Here, the trial court’s order incorrectly reviewed the development order and the Plan by neglecting to consider the “reasonableness of the comprehensive plan, or element or elements thereof.” By reviewing the applicable provisions of the Plan as a whole, the most reasonable and holistic interpretation, based on both the text and the synthesis of the document, we have no doubt that the development order is consistent with the Plan. This is necessarily so, because when read in pari materia, it is clear that the Plan and its elements provide that within certain Zones that actually discharge rainwater runoff into Lake Jackson, Leon County has established much more stringent development limitations for one primary purpose: to protect Lake Jackson from polluted rainwater runoff


It is hard to underestimate the importance of this decision to landowners/developers.   For years, neighbors and local government attorneys have used the "each and every element" language in Machado to argue that development orders must be consistent with unreasonable, atomic analyses of particular plan provisions - which can easily be taken out of context.  Every land use lawyer in Florida knows the result:  every complex plan in the state has provisions that can be used to defeat ANY development order at any time through an unreasoning application of the consistency doctrine and vague and subjective plan provisions.   This opinion is a strong stake in the ground that "strict scrutiny" must be balanced by a reasonable application and result.

The Court went on to reject an argument that this interpretation would create other "absurd" results in applying the Plan - citing not only the speculative nature of those claims, but also stating that the "absurdity" doctrine in statutory construction should be applied restrively. 

Back in Blog

Hi all -

After a long (too long) hiatus, I'm back blogging. I'm pretty much caught up through 2009 plus 3d DCA cases (some pretty important) for 2010. I'll work on getting some of the more important land use cases from other Districts up in the next few weeks.

Thanks to everyone who encouraged (well, in some cases practically threatened) me to get the blog going again.

Robert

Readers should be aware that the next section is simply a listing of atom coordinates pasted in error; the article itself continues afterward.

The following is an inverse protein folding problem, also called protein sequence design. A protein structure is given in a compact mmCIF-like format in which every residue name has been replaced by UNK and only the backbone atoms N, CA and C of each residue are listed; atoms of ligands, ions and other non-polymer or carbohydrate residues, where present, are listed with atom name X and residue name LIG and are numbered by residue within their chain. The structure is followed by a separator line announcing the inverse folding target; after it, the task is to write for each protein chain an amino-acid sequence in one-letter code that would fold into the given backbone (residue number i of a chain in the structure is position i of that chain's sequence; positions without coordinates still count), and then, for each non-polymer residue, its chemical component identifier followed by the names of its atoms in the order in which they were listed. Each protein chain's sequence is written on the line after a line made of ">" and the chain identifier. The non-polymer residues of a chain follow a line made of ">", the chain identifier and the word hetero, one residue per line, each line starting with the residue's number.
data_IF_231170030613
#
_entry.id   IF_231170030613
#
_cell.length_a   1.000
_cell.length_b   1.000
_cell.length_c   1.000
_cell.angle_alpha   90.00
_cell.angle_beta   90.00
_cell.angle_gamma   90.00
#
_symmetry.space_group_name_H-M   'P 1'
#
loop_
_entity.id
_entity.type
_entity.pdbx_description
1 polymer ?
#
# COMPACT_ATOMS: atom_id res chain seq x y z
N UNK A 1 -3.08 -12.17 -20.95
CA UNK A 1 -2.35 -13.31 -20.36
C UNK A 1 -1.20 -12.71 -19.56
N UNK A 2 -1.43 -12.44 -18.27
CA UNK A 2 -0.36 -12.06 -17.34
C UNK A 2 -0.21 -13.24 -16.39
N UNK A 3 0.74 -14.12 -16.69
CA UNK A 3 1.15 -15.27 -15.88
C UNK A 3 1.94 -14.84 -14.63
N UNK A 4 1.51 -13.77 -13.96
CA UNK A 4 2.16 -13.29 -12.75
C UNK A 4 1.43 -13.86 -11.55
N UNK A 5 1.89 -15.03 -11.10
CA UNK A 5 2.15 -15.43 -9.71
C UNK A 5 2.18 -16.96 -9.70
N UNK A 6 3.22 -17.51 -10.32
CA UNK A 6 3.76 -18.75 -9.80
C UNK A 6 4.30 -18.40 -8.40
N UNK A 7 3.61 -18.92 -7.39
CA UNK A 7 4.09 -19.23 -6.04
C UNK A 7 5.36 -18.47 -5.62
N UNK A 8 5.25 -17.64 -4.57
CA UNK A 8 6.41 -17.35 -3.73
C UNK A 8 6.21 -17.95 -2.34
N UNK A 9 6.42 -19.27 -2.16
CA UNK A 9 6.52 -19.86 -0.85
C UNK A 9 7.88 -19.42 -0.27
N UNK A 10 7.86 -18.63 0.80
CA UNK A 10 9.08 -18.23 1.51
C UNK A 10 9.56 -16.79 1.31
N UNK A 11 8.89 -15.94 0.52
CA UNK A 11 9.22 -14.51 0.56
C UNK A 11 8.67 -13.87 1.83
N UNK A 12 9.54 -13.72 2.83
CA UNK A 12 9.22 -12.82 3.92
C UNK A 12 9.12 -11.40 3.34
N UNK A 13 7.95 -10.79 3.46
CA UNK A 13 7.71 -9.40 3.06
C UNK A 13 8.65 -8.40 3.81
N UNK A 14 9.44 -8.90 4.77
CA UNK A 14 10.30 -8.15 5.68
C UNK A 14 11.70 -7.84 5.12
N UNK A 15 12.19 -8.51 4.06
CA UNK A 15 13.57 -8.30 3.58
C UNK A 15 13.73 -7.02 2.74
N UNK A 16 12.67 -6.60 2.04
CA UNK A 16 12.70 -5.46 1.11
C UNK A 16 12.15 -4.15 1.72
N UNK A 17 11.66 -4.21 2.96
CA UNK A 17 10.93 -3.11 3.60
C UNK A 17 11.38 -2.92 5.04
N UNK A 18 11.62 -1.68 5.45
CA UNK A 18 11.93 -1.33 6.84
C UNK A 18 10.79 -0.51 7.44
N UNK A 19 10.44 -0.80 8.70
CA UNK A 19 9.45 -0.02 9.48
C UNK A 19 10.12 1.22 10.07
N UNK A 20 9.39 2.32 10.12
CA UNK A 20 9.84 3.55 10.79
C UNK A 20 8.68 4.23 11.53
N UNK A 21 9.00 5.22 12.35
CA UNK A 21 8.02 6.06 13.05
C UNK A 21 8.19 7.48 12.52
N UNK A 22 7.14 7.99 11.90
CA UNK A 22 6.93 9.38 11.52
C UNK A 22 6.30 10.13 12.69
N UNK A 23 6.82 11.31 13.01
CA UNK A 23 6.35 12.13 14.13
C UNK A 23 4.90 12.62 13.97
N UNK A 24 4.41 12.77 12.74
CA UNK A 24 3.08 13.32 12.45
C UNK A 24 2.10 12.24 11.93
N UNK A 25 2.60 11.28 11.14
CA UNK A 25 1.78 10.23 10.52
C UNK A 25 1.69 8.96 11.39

AMAZING 3d DCA Upholds Circuit Order Requiring Approval of Plan Amendment and Zoning

In the frankly astounding case of Village of Pinecrest v. GREC Pinecrest, the 3d DCA upheld a lower court decision that reversed the Village's denial of a plan amendment, rezoning and site plan approval. The amendment and development orders would have permitted an 18 unit housing project.

In discovery, the Village admitted that the Plan Amendment - and the project - were consistent with the comprehensive plan. Apparently the project required a future land use map amendment that brought the map into consistency with other policies, and the project was totally consistent with the other policies an map.

The Village, in effect, claimed that it had complete legislative discretion to deny the FLUM amendment and therefore the development orders even if they were otherwise consistent with the Plan. The circuit court disagreed and the 3d DCA upheld the circuit court.

This is a MUST READ. The facts may end up unique, but the case is the first case that establishes a critical proposition: that local governments may be obligated to adopt amendments and development orders that are consistent with their Plans.

Milan Investment Group v. City of Miami/Downtown Development Authority

In Milan v. City of Miami et al, the 3d DCA held that a challenge to the establishment of the City's Downtown Development Authority was precluded by an earlier decision, but that challenges to the annual millage rate set for the authority were not governed or precluded by the earlier action.

This case will be interesting to follow when the challenges to the millage are adjudicated and then appealed.

Monroe County v. Cisneros

In Monroe County v. Cisneros the 3d DCA reversed a writ of mandamus regarding code enforcement matters while the same issues were pending appeal.

Like the earlier Dade County and Sunny Isles cases, what we find here is that the circuit courts need more presribed methods for granting stays of local administrative orders that are pending appeal. In code enforcement cases - which are subject to appeal rather than certiorari - there actually is a process under the Fla. Rules of Appellate Procedure, but they are very confusing. If a certiorari action is filed, there is no statutory or rule authority for a stay.

So - again - what we need is legislation providing more effective judicial relief in cases involving local administrative actions -- perhaps the legislature could make quasi-judicial orders of a local administrative body subject to appeal pursuant to 120.68.

Dade County v. Wilson

In Dade County v. Wilson the 3d DCA reversed a temporary injunction issued to bar enforcement of a code enforcement order to cut off electricity to a building for safety violations. The District Court found that Wilson should have exhausted his administrative remedies and did not.

This is another case where the lower court granted an "improper" form of relief to prevent a perceived abuse of the administrative process. What this shows (to me) is that the forms of judicial review currently available are insufficient to provide justice to citizens, and that the circuit courts will (sometimes) risk the sting of later reversal to provide relief where they believe justice requires it. More reason to provide more effective judicial review and supervision in the first instance.